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Economists call on Osborne to scrap 50p rate

A group of 20 economists is calling on the Government to scrap the 50p tax rate at the earliest opportunity to help stimulate growth in the economy.

It comes after Chancellor George Osborne last night admitted the short term prospects for growth had worsened over recent weeks.

In a letter to the Financial Times, the economists say that the top rate of tax gives the UK one of the highest personal tax rates in the industrialised world, punishing wealth creation and entrepreneurs and that it could be doing lasting damage to the UK economy.

The letter says: “We call on the Government to drop the 50 tax at the earliest opportunity as part of a package of measures to stimulate growth. Only by returning to an internationally competitive tax regime will Britain enjoy long term sustainable economic growth.”

The letter is signed by Chatham House chairman DeAnne Julius, former Monetary Policy Committee members Sushil Wadhwani and Bob Rowthorn as well 17 other university and consulting firm economists.

It adds that while the tax is portrayed as a justified tax on the rich, the economic damage it causes means it is “self-defeating” and not in the interests of “ordinary workers”.

Last night Osborne admitted the UK’s short-term growth projections are likely to be downgraded. In a speech at Lloyds of London, Osborne said the “overhang of debt” meant that the recovery would be “slower and choppier”.

He said: “While we have all had to revise down our short-term expectations over recent weeks, the only people who should be fundamentally re-examining their position are those who thought this time would be different.”

He added that the slump in global confidence reinforced the case for sticking with the Government’s fiscal consolidation and that while Britain is not immune from the global slowdown “we can remain masters of our own destiny”.

The Office of Budget Responsibility currently predicts growth for 2011 of 1.7 per cent. In August OBR chairman Robert Chote said he now expects growth to fall short of that forecast. The OBR will publish its next growth projections on November 29 and later that day Osborne will give his autumn statement.


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There are 9 comments at the moment, we would love to hear your opinion too.

  1. the greed of these people.wer’e all in it together.Idon’t think so

  2. Presumably this would be paid for by scrapping Bus Travel Free Passes.

  3. Rather than scrap the 50% rate, which is paid by those who CAN afford it, help out us, the ordinary rate taxpayers who are financially worse off and need every penny. If I had more money at the end of each month, I would be able to spend it, helping the economy.

  4. Put money in the pockets of the poor.

    It is they who spend, not the rich who already own what they desire.

  5. Who wrote this?

    Let me guess, only those affected by the 50% tax rate?

  6. How does cutting the amount of tax an economist pays help stimulate the economy more than, for example, cutting CGT or the Corporation Tax rate?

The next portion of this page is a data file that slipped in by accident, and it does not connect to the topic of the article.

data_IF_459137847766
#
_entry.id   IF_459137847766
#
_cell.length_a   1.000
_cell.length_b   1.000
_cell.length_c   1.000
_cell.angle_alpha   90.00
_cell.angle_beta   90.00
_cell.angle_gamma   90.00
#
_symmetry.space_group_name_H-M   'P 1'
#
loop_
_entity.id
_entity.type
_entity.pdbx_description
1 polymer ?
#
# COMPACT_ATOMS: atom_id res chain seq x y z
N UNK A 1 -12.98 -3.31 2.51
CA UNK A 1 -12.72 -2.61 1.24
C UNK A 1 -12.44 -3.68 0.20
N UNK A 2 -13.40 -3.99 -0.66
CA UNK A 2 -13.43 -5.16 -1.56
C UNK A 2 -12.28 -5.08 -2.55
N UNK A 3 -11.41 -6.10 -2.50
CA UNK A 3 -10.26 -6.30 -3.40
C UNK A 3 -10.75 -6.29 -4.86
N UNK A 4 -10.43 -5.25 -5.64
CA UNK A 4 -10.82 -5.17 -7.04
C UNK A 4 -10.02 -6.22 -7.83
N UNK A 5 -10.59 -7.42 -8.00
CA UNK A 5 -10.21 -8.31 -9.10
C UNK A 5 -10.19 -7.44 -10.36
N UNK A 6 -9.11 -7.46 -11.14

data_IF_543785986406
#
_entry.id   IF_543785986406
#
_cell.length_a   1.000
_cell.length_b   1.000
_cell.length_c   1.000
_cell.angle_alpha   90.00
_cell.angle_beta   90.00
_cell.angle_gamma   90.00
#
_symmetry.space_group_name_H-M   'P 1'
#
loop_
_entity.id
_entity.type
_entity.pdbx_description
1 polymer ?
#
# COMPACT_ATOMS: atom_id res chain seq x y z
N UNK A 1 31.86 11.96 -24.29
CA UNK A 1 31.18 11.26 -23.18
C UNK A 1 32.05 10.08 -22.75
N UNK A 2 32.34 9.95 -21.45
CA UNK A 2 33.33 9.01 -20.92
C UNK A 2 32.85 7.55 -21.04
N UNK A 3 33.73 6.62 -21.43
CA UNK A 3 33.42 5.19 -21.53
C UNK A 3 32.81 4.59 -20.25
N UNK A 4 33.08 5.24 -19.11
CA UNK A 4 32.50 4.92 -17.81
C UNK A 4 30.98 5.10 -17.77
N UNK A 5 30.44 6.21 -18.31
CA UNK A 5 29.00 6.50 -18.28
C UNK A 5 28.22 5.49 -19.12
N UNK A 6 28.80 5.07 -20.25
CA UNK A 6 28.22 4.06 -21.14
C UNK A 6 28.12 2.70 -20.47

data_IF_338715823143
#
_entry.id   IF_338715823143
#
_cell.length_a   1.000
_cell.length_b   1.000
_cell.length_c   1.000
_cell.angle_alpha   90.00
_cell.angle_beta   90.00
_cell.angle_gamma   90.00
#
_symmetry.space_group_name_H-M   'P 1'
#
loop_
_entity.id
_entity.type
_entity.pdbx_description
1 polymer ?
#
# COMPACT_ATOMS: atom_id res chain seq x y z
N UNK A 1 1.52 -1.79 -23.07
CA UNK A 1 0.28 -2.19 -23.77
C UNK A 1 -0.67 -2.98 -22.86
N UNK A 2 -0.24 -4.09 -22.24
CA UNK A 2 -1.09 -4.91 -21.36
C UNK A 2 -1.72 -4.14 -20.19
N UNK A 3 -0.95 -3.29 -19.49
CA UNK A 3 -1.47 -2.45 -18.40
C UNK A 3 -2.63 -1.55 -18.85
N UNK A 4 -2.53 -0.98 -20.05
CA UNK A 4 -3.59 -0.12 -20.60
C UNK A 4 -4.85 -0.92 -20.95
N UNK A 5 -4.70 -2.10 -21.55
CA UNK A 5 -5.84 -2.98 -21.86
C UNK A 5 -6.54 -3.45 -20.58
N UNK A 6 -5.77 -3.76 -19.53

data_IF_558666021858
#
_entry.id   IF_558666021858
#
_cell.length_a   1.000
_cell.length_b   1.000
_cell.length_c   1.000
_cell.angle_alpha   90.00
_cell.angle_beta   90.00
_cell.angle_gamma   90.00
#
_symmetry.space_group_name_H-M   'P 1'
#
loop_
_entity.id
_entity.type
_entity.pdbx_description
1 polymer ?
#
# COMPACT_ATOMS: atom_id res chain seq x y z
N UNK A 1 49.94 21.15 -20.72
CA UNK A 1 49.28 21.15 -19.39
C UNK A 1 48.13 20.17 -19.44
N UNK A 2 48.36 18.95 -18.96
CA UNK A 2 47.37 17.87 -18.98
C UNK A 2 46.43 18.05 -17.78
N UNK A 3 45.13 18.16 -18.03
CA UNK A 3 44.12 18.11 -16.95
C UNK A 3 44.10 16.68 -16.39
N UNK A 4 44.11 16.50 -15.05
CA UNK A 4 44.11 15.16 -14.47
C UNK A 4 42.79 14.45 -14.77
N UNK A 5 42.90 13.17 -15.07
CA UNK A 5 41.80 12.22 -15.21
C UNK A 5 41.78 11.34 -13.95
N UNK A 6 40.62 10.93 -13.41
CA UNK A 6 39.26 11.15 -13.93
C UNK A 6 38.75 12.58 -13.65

7. Wouldn’t it be a far better idea to either: (a) reduce the basic rate of tax; or (b) increase the personal tax allowance to, say, £15,000? This would put money into the hands of those who need it most, and who are much more likely to spend on some of the essentials which they are currently struggling to afford.

  8. Oh my heart bleeds for those those “Poor people” on such mediocre incomes of £150,000pa plus.
    They invest overseas, they pay accountants to minimise their tax (often more than saved) and when on holiday travel to exotic destinations and spend outside of the UK.
    They invest short-term which is service based industry and rarely consider long term investments that favour manaufacturing.
    Now that stock markets have tumbled in value by 20% do i hear complaints from the well heeled. NO. they havent even noticed.
    Therefore they wont miss a reduction in net income if tax rates were raised.
    People in Holland and Sweden pay far more BUT get quality Government services.
    Americans might pay less direct taxes but have to fund all additional services such as health from their own pocket, which when included makes them equal to our current rates of tax.
    People with inherited millions dont create wealth, they merely protected it and definetly wont share it. Self made millionaires who acheive their status by hard work deserve reward.
    So i dont object to a 40% rate on earned income (providing they prove they work) and then shift the tax burden onto trusts, non residence property and investments for the non working idle rich. Some will leave the UK. Goood, but as soon as they become ill, they will return to the UK .
    Good olde big society Eh!

  9. Cut the taxes of those who genuinely add value to society – either by the job they do (nurses, policemen etc) or by the companies they run – but please avoid pandering to 20 economists.

    Let’s not lose sight of the fact that the 50% rate only kicks in at £150,000. It’s not as though someone earning, say, £200,000 is paying half of that in tax.

    Same goes for the bleating we get about IHT – from the whining you’d have thought there was no threahold at all, and that wicked Mr Osbourne was taking 40% of the value of ALL that unearned income…

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